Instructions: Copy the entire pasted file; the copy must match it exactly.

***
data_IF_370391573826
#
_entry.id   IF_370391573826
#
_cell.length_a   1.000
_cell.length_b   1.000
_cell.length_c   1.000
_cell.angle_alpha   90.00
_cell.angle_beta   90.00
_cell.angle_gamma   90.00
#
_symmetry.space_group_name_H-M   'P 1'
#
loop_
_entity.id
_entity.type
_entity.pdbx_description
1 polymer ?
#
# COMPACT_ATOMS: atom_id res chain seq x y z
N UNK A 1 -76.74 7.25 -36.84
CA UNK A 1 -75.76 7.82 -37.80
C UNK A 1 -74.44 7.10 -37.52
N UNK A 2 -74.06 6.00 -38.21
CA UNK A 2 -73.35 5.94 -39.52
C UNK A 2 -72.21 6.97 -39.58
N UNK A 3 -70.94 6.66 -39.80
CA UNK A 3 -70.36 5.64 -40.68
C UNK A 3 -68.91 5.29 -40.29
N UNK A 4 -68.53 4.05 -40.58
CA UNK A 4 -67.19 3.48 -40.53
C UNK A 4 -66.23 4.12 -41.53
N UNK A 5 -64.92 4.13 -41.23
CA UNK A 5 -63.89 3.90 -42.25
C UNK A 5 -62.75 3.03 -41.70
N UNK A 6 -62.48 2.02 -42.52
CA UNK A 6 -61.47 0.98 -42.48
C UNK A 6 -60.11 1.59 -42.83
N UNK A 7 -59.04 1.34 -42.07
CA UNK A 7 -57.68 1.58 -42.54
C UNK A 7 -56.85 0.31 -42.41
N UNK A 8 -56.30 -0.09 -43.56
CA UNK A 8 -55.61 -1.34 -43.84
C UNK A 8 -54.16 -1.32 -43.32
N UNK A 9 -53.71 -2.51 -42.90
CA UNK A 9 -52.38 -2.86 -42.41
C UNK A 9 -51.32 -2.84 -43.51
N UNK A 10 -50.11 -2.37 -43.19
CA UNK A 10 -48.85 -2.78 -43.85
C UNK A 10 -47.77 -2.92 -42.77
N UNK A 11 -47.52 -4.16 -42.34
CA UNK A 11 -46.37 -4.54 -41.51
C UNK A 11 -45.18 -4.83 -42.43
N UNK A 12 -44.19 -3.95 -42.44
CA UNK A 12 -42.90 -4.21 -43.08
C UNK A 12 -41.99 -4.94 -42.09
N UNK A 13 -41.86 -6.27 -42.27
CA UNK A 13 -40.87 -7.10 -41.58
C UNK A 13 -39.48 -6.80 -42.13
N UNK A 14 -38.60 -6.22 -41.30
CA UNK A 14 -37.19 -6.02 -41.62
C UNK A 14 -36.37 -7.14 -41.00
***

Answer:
data_IF_370391573826
#
_entry.id   IF_370391573826
#
_cell.length_a   1.000
_cell.length_b   1.000
_cell.length_c   1.000
_cell.angle_alpha   90.00
_cell.angle_beta   90.00
_cell.angle_gamma   90.00
#
_symmetry.space_group_name_H-M   'P 1'
#
loop_
_entity.id
_entity.type
_entity.pdbx_description
1 polymer ?
#
# COMPACT_ATOMS: atom_id res chain seq x y z
N UNK A 1 -76.74 7.25 -36.84
CA UNK A 1 -75.76 7.82 -37.80
C UNK A 1 -74.44 7.10 -37.52
N UNK A 2 -74.06 6.00 -38.21
CA UNK A 2 -73.35 5.94 -39.52
C UNK A 2 -72.21 6.97 -39.58
N UNK A 3 -70.94 6.66 -39.80
CA UNK A 3 -70.36 5.64 -40.68
C UNK A 3 -68.91 5.29 -40.29
N UNK A 4 -68.53 4.05 -40.58
CA UNK A 4 -67.19 3.48 -40.53
C UNK A 4 -66.23 4.12 -41.53
N UNK A 5 -64.92 4.13 -41.23
CA UNK A 5 -63.89 3.90 -42.25
C UNK A 5 -62.75 3.03 -41.70
N UNK A 6 -62.48 2.02 -42.52
CA UNK A 6 -61.47 0.98 -42.48
C UNK A 6 -60.11 1.59 -42.83
N UNK A 7 -59.04 1.34 -42.07
CA UNK A 7 -57.68 1.58 -42.54
C UNK A 7 -56.85 0.31 -42.41
N UNK A 8 -56.30 -0.09 -43.56
CA UNK A 8 -55.61 -1.34 -43.84
C UNK A 8 -54.16 -1.32 -43.32
N UNK A 9 -53.71 -2.51 -42.90
CA UNK A 9 -52.38 -2.86 -42.41
C UNK A 9 -51.32 -2.84 -43.51
N UNK A 10 -50.11 -2.37 -43.19
CA UNK A 10 -48.85 -2.78 -43.85
C UNK A 10 -47.77 -2.92 -42.77
N UNK A 11 -47.52 -4.16 -42.34
CA UNK A 11 -46.37 -4.54 -41.51
C UNK A 11 -45.18 -4.83 -42.43
N UNK A 12 -44.19 -3.95 -42.44
CA UNK A 12 -42.90 -4.21 -43.08
C UNK A 12 -41.99 -4.94 -42.09
N UNK A 13 -41.86 -6.27 -42.27
CA UNK A 13 -40.87 -7.10 -41.58
C UNK A 13 -39.48 -6.80 -42.13
N UNK A 14 -38.60 -6.22 -41.30
CA UNK A 14 -37.19 -6.02 -41.62
C UNK A 14 -36.37 -7.14 -41.00